“Can I post-pone the removal?”
“Of course, Magritte. But you will always have a place here, ink or no. We owe you a great debt.”
“Don’t,” Rita said. “I just…I’d rather sit with you for tea.”
“That would be quite nice. We’ll do that now.”
Outside the ship the air smelled like sea water and gaspum fruit and wisteria, just like she’d remembered.
“Are you still partial to sailors, Magritte?” Master Yao asked.
Rita felt her cheeks burn. “Yes. Why?”
“There’s a new bar by the port you might like. Someone described the clientèle as ‘very square.’”
“Master Yao, are you using sailors to bribe me into staying?”
“Kempari persuasion need not always be subtle.”
Pavi rushed into the room the Kempari had given her and riffled through her bag. She paused long enough to cough, clutching her sides, then went back to searching. After several agonizing moments she found the bottle. She poured a pair of pills from it into her hand, then dry swallowed them. More coughing, and she sat down on the edge of the bed until the spell passed.
She didn’t have time for this. Studying Aliph and Bett had made her realize all kinds of things the Aydan-machine could do, even with a normal interface. If the Aydan-machine tried anything sketchy with Rita’s chip, Pavi wanted it to give back as good as it got. She could tell already that Mike would have to do most of the work, and that was frustrating.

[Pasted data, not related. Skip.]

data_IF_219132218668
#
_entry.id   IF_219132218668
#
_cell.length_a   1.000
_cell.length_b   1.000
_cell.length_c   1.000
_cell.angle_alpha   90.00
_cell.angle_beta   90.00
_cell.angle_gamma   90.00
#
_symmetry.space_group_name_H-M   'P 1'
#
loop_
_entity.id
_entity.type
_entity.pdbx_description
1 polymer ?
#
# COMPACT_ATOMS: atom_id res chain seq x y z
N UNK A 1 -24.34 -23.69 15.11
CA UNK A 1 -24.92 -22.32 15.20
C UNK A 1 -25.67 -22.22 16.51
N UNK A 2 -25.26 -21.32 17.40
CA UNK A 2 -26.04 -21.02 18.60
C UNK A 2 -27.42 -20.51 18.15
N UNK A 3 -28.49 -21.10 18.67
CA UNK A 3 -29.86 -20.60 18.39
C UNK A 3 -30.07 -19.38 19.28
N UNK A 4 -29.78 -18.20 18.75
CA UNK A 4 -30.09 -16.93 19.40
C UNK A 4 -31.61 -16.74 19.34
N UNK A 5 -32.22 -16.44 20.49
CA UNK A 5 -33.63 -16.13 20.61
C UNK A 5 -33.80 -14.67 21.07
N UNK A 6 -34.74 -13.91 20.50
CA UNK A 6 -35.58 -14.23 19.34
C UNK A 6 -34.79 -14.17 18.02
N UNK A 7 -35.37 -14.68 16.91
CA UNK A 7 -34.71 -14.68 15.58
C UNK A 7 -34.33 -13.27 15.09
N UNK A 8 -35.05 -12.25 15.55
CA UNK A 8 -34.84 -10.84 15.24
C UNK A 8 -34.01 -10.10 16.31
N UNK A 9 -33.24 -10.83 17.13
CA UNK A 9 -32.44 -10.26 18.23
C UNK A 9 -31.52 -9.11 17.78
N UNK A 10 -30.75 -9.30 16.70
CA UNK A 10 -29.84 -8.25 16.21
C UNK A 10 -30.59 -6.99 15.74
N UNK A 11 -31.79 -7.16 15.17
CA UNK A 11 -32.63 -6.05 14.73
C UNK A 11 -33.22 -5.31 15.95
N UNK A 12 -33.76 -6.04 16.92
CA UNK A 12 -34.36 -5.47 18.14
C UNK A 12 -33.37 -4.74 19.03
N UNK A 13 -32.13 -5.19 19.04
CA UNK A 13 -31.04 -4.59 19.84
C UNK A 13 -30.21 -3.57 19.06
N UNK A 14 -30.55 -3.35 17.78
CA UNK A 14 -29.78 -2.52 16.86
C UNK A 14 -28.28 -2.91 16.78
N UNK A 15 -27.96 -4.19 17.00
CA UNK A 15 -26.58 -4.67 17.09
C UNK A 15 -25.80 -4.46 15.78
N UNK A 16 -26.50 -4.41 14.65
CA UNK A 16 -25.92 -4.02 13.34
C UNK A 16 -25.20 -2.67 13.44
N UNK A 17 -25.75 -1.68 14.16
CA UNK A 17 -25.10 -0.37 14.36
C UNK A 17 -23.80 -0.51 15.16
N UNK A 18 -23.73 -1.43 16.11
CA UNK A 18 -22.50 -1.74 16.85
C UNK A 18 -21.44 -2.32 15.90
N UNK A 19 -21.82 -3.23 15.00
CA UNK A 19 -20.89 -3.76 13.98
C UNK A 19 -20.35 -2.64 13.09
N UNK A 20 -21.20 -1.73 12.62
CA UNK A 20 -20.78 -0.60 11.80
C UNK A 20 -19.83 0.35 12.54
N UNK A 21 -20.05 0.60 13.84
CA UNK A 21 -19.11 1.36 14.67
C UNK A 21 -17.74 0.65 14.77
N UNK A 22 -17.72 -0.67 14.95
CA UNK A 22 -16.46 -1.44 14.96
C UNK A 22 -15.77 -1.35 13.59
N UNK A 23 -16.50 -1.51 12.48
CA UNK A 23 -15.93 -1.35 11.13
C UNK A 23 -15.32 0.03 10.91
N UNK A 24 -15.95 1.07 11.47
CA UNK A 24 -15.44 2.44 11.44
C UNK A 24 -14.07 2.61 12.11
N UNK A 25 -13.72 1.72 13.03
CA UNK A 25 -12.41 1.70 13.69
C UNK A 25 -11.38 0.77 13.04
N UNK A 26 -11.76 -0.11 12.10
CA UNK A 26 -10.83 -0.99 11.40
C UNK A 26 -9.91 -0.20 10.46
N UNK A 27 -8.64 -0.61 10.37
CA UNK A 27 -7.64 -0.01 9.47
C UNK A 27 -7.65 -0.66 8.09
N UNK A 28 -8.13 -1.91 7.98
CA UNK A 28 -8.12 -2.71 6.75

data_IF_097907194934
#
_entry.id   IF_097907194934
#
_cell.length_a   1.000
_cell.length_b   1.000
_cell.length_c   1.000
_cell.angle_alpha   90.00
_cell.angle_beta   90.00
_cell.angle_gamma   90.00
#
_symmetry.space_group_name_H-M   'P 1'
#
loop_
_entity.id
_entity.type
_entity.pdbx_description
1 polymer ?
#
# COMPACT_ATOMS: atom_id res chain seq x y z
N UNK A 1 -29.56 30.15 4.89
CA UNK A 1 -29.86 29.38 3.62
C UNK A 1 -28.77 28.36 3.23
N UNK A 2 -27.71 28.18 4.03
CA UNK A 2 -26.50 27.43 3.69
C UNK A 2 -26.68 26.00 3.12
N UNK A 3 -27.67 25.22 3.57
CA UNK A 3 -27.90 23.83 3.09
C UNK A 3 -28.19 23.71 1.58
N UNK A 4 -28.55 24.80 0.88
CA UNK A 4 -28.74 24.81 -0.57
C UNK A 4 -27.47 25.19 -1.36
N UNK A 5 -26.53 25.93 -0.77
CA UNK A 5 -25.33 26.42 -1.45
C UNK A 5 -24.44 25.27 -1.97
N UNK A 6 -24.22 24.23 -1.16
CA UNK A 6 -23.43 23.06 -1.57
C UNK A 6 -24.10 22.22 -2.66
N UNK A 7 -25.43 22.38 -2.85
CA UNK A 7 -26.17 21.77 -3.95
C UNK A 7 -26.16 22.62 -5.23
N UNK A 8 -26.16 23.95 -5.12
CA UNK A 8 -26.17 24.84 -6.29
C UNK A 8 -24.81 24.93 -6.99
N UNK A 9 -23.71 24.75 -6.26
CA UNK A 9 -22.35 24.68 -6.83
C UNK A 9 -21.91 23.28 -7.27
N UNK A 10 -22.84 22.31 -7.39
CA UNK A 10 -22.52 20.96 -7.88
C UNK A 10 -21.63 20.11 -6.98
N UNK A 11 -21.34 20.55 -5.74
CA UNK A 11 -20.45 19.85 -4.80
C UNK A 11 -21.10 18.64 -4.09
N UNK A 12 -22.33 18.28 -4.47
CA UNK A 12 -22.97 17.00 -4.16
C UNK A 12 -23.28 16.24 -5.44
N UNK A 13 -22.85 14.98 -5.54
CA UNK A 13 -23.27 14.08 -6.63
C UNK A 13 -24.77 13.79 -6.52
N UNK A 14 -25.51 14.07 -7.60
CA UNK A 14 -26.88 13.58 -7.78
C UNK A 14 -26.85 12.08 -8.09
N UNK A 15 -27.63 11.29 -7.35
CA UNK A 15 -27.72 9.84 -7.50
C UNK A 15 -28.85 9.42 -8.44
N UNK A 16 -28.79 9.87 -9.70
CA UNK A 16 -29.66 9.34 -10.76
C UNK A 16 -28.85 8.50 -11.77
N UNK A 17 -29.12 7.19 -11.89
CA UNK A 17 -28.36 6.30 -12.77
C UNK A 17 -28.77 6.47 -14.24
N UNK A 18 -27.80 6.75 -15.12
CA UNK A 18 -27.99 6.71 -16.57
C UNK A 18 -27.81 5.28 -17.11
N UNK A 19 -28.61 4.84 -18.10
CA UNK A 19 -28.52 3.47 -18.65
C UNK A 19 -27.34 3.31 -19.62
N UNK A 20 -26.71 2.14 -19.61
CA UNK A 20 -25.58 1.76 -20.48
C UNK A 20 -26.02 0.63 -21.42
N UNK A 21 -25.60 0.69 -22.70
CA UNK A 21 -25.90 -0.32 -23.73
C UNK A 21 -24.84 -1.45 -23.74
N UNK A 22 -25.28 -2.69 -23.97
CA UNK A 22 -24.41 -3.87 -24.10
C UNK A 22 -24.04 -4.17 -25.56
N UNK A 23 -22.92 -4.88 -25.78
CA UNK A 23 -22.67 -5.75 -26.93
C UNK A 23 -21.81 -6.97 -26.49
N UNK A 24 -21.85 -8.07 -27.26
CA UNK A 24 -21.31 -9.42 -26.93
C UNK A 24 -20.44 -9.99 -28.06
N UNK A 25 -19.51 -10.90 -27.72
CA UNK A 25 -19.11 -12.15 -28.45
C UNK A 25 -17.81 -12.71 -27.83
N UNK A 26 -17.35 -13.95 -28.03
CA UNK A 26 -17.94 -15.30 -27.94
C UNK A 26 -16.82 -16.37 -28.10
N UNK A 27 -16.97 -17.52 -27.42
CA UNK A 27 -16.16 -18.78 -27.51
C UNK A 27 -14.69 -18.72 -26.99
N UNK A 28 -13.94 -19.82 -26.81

Threads of gentle pressure ran down her shoulders, tingling along her spine; a pat on the back from Mike. <It’s no big deal, Pavi.>
Pavi jumped. Aliph and Bett were standing in her doorway, and it was a sign of how distracted she’d been that she hadn’t noticed them until they actually spoke.
“Hi, kids,” Pavi said.
<You are becoming quite ill, Admiral Valshorn,> they said. It took Pavi a moment to realize they hadn’t spoken out loud. At least that meant nobody would overhear them.
<I’ve still got a few weeks.>
<You could suppress it, have several more months.>
Pavi shook her head. <I’ve already told Mike, wasting away in a hospital isn’t better.>
The siblings stepped forward. Each took one of her hands. It was the first time she’d seen either of them touch someone deliberately. <The Mike could be rendered a clean room. It will be safe for you to take immunosupressants there. And we will be there to care for you when that is insufficient. We will oversee the transfer.>
<What transfer?> Pavi asked.
<Admiral Valshorn, the nanites are part of you. They map onto you, mirror your physiological systems. When your body dies, they will still be able to integrate with Mike. You can merge with him. The resulting machine will be neither of you, but both of you. It will kill him while resurrecting you, in a sense.>
<I couldn’t ask him to do that,> Pavi said.
<He has already expressed consent.>
<I’ve been trying to ask you to do it for days, but you always cut me off,> Mike said. <This was my idea.>
<Admiral Valshorn, we have lost our sister. Let us care for you in her stead.>
Pavi thought about it. She loved computers, couldn’t help but love them, but she’d never wanted to be one. Still, it had to be better than letting her body kill itself, and her with it. <Mike, do you really think it’s a good idea?>
<I think we’d make a monster. But a fabulous, fantastic monster. And I’d rather warp my protocols than lose you.> Her whole body broke out in waves of soothing warmth, and her vision momentarily sparkled with bursts of optical fireworks.
<That’s sweet,> Pavi replied. “Let’s do it.”